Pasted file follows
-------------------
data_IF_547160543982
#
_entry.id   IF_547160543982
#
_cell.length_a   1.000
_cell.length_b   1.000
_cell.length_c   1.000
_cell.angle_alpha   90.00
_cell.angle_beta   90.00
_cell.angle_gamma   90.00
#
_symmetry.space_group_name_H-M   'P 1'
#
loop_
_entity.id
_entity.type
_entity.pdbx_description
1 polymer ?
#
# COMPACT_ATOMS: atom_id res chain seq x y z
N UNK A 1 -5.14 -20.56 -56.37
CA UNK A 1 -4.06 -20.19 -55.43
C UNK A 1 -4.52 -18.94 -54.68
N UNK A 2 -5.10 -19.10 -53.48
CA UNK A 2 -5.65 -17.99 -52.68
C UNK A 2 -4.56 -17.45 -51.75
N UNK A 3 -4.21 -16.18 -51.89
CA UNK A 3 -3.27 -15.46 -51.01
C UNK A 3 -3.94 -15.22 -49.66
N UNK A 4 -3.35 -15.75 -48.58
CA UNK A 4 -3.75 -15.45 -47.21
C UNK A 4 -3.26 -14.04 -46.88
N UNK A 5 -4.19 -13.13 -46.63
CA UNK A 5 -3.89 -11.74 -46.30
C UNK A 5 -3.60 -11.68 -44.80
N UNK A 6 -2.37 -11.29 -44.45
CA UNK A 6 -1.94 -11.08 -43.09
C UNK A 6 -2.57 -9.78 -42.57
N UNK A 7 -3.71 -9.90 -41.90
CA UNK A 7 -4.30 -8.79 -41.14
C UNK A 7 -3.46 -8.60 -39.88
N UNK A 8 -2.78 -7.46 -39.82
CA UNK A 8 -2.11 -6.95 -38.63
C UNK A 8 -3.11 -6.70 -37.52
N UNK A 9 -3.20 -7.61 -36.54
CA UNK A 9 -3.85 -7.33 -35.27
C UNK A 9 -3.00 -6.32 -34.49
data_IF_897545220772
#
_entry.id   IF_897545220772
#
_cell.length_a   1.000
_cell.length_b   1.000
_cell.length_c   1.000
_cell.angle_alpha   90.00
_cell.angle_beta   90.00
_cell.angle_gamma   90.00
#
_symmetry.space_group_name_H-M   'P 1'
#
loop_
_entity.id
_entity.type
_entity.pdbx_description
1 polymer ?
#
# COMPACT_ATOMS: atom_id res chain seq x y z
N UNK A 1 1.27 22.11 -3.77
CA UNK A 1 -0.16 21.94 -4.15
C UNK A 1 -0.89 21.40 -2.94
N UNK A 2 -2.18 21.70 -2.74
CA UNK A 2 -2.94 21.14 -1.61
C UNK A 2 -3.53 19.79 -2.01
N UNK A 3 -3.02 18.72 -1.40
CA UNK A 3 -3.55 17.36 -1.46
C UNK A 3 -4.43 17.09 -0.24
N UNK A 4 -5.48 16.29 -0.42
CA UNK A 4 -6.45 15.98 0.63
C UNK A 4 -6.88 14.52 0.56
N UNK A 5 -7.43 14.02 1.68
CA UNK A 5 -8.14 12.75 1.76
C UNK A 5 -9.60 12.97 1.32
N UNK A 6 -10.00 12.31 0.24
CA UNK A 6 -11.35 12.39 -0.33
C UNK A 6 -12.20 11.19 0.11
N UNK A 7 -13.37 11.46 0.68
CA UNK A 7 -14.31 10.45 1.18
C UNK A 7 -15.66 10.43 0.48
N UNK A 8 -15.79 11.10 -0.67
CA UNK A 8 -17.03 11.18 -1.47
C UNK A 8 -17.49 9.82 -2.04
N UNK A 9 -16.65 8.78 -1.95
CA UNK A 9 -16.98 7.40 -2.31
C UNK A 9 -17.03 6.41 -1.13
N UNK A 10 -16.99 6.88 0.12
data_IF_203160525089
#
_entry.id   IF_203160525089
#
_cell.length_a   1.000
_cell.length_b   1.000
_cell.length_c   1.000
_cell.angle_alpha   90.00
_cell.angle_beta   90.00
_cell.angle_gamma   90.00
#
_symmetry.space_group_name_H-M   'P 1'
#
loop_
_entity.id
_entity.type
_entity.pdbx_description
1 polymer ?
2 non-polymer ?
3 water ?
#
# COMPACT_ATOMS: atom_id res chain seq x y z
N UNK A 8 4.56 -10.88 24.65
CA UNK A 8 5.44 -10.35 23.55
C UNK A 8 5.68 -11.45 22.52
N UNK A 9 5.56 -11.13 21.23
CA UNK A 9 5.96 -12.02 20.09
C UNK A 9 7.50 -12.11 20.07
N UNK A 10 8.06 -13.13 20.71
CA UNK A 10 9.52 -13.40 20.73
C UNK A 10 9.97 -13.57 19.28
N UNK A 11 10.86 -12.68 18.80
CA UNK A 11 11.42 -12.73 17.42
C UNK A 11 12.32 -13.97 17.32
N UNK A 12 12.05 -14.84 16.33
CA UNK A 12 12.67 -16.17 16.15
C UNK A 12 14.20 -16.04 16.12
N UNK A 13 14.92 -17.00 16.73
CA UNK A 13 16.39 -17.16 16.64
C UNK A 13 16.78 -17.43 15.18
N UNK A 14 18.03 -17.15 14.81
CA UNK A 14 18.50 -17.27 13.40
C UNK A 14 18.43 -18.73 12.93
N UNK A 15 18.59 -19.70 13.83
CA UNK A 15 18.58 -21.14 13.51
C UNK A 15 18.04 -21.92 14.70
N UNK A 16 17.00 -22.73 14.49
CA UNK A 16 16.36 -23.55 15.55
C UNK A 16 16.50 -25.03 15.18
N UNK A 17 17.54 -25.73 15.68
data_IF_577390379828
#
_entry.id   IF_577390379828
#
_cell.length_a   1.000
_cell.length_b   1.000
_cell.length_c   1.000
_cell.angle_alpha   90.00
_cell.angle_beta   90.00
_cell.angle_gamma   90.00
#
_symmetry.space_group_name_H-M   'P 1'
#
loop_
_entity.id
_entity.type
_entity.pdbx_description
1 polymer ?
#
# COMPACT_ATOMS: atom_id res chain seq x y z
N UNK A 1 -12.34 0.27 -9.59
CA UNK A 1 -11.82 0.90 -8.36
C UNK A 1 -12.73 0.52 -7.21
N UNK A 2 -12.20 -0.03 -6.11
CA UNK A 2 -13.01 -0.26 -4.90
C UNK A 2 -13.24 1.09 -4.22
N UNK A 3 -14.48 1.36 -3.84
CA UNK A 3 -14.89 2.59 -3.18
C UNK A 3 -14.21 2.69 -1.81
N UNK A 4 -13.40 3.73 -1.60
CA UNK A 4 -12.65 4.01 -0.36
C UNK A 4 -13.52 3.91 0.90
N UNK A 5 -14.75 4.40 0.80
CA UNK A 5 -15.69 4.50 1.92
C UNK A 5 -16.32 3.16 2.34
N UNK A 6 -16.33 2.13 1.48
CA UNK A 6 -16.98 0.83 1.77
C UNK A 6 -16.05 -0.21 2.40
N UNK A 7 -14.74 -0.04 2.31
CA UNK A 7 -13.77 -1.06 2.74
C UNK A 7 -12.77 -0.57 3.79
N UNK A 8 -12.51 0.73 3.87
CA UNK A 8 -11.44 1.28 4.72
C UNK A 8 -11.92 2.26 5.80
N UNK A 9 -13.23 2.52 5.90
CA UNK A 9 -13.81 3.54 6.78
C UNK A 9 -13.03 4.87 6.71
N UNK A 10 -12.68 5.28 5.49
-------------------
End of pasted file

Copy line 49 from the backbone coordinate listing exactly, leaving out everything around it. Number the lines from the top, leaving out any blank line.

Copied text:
#